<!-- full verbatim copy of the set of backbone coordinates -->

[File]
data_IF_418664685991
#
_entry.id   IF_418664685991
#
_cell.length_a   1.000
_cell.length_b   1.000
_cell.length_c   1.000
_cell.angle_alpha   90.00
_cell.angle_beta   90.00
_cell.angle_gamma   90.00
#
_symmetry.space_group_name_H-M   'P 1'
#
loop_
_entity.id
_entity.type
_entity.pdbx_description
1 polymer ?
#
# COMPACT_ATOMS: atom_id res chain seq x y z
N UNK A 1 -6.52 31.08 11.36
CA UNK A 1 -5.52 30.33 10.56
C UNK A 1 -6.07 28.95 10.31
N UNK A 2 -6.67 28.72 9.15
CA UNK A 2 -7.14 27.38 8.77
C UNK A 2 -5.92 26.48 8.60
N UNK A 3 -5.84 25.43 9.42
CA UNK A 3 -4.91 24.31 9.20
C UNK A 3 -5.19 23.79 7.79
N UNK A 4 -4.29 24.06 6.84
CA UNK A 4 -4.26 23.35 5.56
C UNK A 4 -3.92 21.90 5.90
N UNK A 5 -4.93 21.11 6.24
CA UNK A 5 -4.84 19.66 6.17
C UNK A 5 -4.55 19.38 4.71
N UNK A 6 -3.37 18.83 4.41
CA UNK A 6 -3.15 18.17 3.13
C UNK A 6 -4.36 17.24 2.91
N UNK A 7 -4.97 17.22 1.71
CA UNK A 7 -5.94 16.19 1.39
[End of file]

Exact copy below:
data_IF_418664685991
#
_entry.id   IF_418664685991
#
_cell.length_a   1.000
_cell.length_b   1.000
_cell.length_c   1.000
_cell.angle_alpha   90.00
_cell.angle_beta   90.00
_cell.angle_gamma   90.00
#
_symmetry.space_group_name_H-M   'P 1'
#
loop_
_entity.id
_entity.type
_entity.pdbx_description
1 polymer ?
#
# COMPACT_ATOMS: atom_id res chain seq x y z
N UNK A 1 -6.52 31.08 11.36
CA UNK A 1 -5.52 30.33 10.56
C UNK A 1 -6.07 28.95 10.31
N UNK A 2 -6.67 28.72 9.15
CA UNK A 2 -7.14 27.38 8.77
C UNK A 2 -5.92 26.48 8.60
N UNK A 3 -5.84 25.43 9.42
CA UNK A 3 -4.91 24.31 9.20
C UNK A 3 -5.19 23.79 7.79
N UNK A 4 -4.29 24.06 6.84
CA UNK A 4 -4.26 23.35 5.56
C UNK A 4 -3.92 21.90 5.90
N UNK A 5 -4.93 21.11 6.24
CA UNK A 5 -4.84 19.66 6.17
C UNK A 5 -4.55 19.38 4.71
N UNK A 6 -3.37 18.83 4.41
CA UNK A 6 -3.15 18.17 3.13
C UNK A 6 -4.36 17.24 2.91
N UNK A 7 -4.97 17.22 1.71
CA UNK A 7 -5.94 16.19 1.39